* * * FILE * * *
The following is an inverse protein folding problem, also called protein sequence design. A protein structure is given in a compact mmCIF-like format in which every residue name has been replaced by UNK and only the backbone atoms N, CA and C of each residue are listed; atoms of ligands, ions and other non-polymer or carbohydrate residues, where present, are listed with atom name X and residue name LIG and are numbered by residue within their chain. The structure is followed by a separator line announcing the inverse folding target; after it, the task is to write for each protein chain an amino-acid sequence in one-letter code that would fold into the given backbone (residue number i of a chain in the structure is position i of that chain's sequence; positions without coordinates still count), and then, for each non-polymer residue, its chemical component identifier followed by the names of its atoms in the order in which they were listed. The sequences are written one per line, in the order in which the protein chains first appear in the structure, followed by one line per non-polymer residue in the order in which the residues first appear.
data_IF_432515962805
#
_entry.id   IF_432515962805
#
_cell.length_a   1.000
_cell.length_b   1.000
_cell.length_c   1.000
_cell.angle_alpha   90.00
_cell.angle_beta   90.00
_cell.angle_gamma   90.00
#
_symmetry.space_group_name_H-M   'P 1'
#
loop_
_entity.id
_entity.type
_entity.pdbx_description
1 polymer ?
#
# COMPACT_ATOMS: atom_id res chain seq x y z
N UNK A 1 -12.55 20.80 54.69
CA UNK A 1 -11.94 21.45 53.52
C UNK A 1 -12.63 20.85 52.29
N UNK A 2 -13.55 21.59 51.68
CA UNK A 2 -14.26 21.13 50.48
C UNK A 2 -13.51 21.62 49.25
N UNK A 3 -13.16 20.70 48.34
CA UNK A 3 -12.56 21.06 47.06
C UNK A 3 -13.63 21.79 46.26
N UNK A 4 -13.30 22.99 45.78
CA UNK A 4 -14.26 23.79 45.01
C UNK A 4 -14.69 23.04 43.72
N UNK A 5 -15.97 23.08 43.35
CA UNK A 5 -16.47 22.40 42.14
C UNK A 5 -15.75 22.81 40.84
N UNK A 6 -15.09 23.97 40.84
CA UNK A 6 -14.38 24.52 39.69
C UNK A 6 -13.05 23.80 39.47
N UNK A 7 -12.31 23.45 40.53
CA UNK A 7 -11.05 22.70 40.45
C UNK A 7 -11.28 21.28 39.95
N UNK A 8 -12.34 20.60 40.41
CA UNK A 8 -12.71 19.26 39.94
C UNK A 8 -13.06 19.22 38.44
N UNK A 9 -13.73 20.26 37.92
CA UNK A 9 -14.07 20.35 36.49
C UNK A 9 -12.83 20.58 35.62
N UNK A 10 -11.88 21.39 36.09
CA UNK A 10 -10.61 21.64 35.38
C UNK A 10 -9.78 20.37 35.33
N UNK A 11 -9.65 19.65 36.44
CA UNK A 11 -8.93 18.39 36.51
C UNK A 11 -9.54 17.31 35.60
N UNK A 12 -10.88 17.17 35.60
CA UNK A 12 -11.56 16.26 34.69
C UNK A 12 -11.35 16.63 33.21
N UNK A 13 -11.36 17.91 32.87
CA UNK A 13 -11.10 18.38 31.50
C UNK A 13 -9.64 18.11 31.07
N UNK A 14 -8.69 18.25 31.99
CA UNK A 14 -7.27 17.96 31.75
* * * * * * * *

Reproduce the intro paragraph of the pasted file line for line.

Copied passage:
The following is an inverse protein folding problem, also called protein sequence design. A protein structure is given in a compact mmCIF-like format in which every residue name has been replaced by UNK and only the backbone atoms N, CA and C of each residue are listed; atoms of ligands, ions and other non-polymer or carbohydrate residues, where present, are listed with atom name X and residue name LIG and are numbered by residue within their chain. The structure is followed by a separator line announcing the inverse folding target; after it, the task is to write for each protein chain an amino-acid sequence in one-letter code that would fold into the given backbone (residue number i of a chain in the structure is position i of that chain's sequence; positions without coordinates still count), and then, for each non-polymer residue, its chemical component identifier followed by the names of its atoms in the order in which they were listed. The sequences are written one per line, in the order in which the protein chains first appear in the structure, followed by one line per non-polymer residue in the order in which the residues first appear.